Interesting Boat Insurance Claims

Published Date: Sep 03, 2022

Most of the claims that pass through the Novamar Insurance claims department are pretty standard. But after insuring boats for nearly 40 years, we've seen plenty that are anything but.

Whale tales

After a successful day of fishing in Mexico, a large sportfisher was returning to port when a whale breached directly underneath the boat causing a 2’hole in the bow of the boat. Fortunately the captain was very experienced and stuffed what he could in the hole to minimize the water incursion, got the pumps going, trimmed the bow up to keep most of the hole above water, and called for the local boatyard to “have the straps ready, I am coming in hot”. The boat was hauled and repaired. While it was a very expensive and time-consuming repair, the captain’s quick action saved a multimillion-dollar boat from a total loss. Sadly, it is unlikely the whale fared as well.

Mud Nightmare

A 90’ houseboat ran hard aground in the mud in Lake Powell. In the middle of the hot summer, the water was receding so quickly the boat could not be floated. The Parks Department would not allow the boat owner and the insurance company to wait for winter rains to fill the lake and float the boat so the insurance company hired a swamp buggy that was transported from Louisiana to tow the boat and refloat her. By the time the equipment arrived a week later, the houseboat was stuck in the mud ½ mile from deep water! A week after that, they were able to refloat the boat and make the necessary hull repairs. Very expensive!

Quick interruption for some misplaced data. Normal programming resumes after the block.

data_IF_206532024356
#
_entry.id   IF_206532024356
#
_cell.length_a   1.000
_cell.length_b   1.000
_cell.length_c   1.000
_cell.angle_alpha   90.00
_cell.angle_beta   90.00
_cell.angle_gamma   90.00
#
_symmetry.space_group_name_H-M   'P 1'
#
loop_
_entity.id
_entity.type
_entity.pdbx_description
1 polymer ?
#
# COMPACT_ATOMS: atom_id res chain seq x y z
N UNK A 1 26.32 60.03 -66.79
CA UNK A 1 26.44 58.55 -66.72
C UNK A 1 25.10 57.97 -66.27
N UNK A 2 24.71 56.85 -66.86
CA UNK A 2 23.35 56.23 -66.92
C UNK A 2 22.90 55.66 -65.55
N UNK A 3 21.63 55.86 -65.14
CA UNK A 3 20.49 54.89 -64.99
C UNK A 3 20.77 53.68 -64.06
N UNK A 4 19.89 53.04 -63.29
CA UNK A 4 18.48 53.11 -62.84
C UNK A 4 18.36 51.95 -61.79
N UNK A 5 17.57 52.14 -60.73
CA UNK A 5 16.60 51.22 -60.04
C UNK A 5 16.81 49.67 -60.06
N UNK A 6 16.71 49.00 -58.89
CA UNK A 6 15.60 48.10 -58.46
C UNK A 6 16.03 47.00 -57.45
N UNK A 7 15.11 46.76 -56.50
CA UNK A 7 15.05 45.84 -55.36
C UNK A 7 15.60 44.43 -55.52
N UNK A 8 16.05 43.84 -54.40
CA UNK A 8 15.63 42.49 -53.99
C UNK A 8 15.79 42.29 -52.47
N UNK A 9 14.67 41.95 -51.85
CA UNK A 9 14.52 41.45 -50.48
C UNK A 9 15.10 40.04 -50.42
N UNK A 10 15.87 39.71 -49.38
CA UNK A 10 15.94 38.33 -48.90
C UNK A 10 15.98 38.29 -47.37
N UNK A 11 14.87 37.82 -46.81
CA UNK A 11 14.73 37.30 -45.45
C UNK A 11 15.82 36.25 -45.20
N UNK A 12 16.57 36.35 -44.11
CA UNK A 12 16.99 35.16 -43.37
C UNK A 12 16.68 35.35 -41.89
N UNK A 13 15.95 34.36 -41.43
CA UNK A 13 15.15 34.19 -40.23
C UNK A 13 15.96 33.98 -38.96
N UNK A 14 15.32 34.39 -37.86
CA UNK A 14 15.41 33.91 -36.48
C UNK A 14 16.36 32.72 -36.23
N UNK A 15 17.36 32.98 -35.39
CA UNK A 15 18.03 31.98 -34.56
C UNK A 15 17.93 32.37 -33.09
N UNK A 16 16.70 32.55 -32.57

Red Boat Port Tack!

Sailboat racing is not supposed to be a contact sport, but occasionally there are collisions. Many years ago, a tight ULDB 70 fleet was tacking up the city front in San Francisco. The fleet favored the shoreline to stay out of a flooding current with boats trading tacks, so the crossings were close. Just after completing a tack from starboard to port tack right in front of a St. Francis Yacht Club packed with spectators, the leeward running backstay winch on the port tack boat fouled which prevented the mainsail from being eased which prevented the helmsman from being able to duck an oncoming starboard tack boat. The high-speed collision exploded a large Barient #32 winch on the starboard tack boat, spun the boat around, and left a huge V shaped hole from the deck to within 6” of the waterline. With water gushing in, the starboard boat tacked, was pumped out, and proceeded back to the dock at St. Francis Yacht Club under power to assess the damage. It was an unfortunate day on the water for sure, but the most interesting thing was while we were below. A few of us were discussing the best way to get the boat repaired when hands appeared inside the gaping hole in the side of the boat from spectators reaching in and picking out pieces of the balsa hull core. When I peered out at them from inside the boat and asked what they were doing, I was told they wanted to take home some souvenirs, like pieces of the Berlin Wall. I asked them to stop but had to laugh.

A nice Christmas present